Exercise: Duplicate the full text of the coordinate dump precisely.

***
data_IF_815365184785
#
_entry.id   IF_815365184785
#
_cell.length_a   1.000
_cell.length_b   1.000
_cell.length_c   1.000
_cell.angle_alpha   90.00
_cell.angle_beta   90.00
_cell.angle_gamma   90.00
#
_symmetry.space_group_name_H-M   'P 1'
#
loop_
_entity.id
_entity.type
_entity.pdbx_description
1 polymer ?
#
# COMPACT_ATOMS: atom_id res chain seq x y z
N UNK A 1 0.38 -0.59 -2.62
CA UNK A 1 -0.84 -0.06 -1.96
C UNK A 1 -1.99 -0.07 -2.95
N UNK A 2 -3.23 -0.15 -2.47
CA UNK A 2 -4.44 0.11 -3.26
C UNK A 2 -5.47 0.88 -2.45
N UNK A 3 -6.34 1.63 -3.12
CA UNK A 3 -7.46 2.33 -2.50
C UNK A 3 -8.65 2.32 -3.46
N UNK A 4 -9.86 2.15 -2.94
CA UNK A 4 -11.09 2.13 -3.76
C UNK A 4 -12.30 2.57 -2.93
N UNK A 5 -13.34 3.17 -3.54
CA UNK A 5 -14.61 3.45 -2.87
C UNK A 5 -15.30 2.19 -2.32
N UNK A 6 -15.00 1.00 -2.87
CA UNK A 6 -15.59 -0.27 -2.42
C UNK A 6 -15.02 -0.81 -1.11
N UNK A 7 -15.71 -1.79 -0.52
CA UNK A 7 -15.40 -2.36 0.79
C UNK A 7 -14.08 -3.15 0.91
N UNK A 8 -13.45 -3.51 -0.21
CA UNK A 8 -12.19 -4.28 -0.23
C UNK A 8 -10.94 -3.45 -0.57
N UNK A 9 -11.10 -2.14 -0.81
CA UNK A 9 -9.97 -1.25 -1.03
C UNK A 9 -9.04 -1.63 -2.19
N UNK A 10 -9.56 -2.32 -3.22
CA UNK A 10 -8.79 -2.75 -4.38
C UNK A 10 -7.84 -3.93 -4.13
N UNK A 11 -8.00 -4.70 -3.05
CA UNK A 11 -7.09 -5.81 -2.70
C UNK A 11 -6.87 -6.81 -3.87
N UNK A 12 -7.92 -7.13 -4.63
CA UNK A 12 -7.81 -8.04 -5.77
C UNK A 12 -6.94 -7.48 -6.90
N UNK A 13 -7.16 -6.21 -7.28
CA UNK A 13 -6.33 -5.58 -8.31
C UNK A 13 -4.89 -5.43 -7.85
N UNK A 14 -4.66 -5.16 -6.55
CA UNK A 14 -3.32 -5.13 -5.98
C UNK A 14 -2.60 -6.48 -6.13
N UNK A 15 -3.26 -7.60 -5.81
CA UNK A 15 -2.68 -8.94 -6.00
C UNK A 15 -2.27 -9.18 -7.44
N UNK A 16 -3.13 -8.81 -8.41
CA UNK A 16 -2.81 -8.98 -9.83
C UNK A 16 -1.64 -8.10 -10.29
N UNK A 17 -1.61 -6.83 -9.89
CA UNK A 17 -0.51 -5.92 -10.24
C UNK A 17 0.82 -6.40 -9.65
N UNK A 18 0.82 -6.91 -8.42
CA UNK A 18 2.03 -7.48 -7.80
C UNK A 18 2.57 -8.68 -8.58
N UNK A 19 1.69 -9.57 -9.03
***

data_IF_815365184785
#
_entry.id   IF_815365184785
#
_cell.length_a   1.000
_cell.length_b   1.000
_cell.length_c   1.000
_cell.angle_alpha   90.00
_cell.angle_beta   90.00
_cell.angle_gamma   90.00
#
_symmetry.space_group_name_H-M   'P 1'
#
loop_
_entity.id
_entity.type
_entity.pdbx_description
1 polymer ?
#
# COMPACT_ATOMS: atom_id res chain seq x y z
N UNK A 1 0.38 -0.59 -2.62
CA UNK A 1 -0.84 -0.06 -1.96
C UNK A 1 -1.99 -0.07 -2.95
N UNK A 2 -3.23 -0.15 -2.47
CA UNK A 2 -4.44 0.11 -3.26
C UNK A 2 -5.47 0.88 -2.45
N UNK A 3 -6.34 1.63 -3.12
CA UNK A 3 -7.46 2.33 -2.50
C UNK A 3 -8.65 2.32 -3.46
N UNK A 4 -9.86 2.15 -2.94
CA UNK A 4 -11.09 2.13 -3.76
C UNK A 4 -12.30 2.57 -2.93
N UNK A 5 -13.34 3.17 -3.54
CA UNK A 5 -14.61 3.45 -2.87
C UNK A 5 -15.30 2.19 -2.32
N UNK A 6 -15.00 1.00 -2.87
CA UNK A 6 -15.59 -0.27 -2.42
C UNK A 6 -15.02 -0.81 -1.11
N UNK A 7 -15.71 -1.79 -0.52
CA UNK A 7 -15.40 -2.36 0.79
C UNK A 7 -14.08 -3.15 0.91
N UNK A 8 -13.45 -3.51 -0.21
CA UNK A 8 -12.19 -4.28 -0.23
C UNK A 8 -10.94 -3.45 -0.57
N UNK A 9 -11.10 -2.14 -0.81
CA UNK A 9 -9.97 -1.25 -1.03
C UNK A 9 -9.04 -1.63 -2.19
N UNK A 10 -9.56 -2.32 -3.22
CA UNK A 10 -8.79 -2.75 -4.38
C UNK A 10 -7.84 -3.93 -4.13
N UNK A 11 -8.00 -4.70 -3.05
CA UNK A 11 -7.09 -5.81 -2.70
C UNK A 11 -6.87 -6.81 -3.87
N UNK A 12 -7.92 -7.13 -4.63
CA UNK A 12 -7.81 -8.04 -5.77
C UNK A 12 -6.94 -7.48 -6.90
N UNK A 13 -7.16 -6.21 -7.28
CA UNK A 13 -6.33 -5.58 -8.31
C UNK A 13 -4.89 -5.43 -7.85
N UNK A 14 -4.66 -5.16 -6.55
CA UNK A 14 -3.32 -5.13 -5.98
C UNK A 14 -2.60 -6.48 -6.13
N UNK A 15 -3.26 -7.60 -5.81
CA UNK A 15 -2.68 -8.94 -6.00
C UNK A 15 -2.27 -9.18 -7.44
N UNK A 16 -3.13 -8.81 -8.41
CA UNK A 16 -2.81 -8.98 -9.83
C UNK A 16 -1.64 -8.10 -10.29
N UNK A 17 -1.61 -6.83 -9.89
CA UNK A 17 -0.51 -5.92 -10.24
C UNK A 17 0.82 -6.40 -9.65
N UNK A 18 0.82 -6.91 -8.42
CA UNK A 18 2.03 -7.48 -7.80
C UNK A 18 2.57 -8.68 -8.58
N UNK A 19 1.69 -9.57 -9.03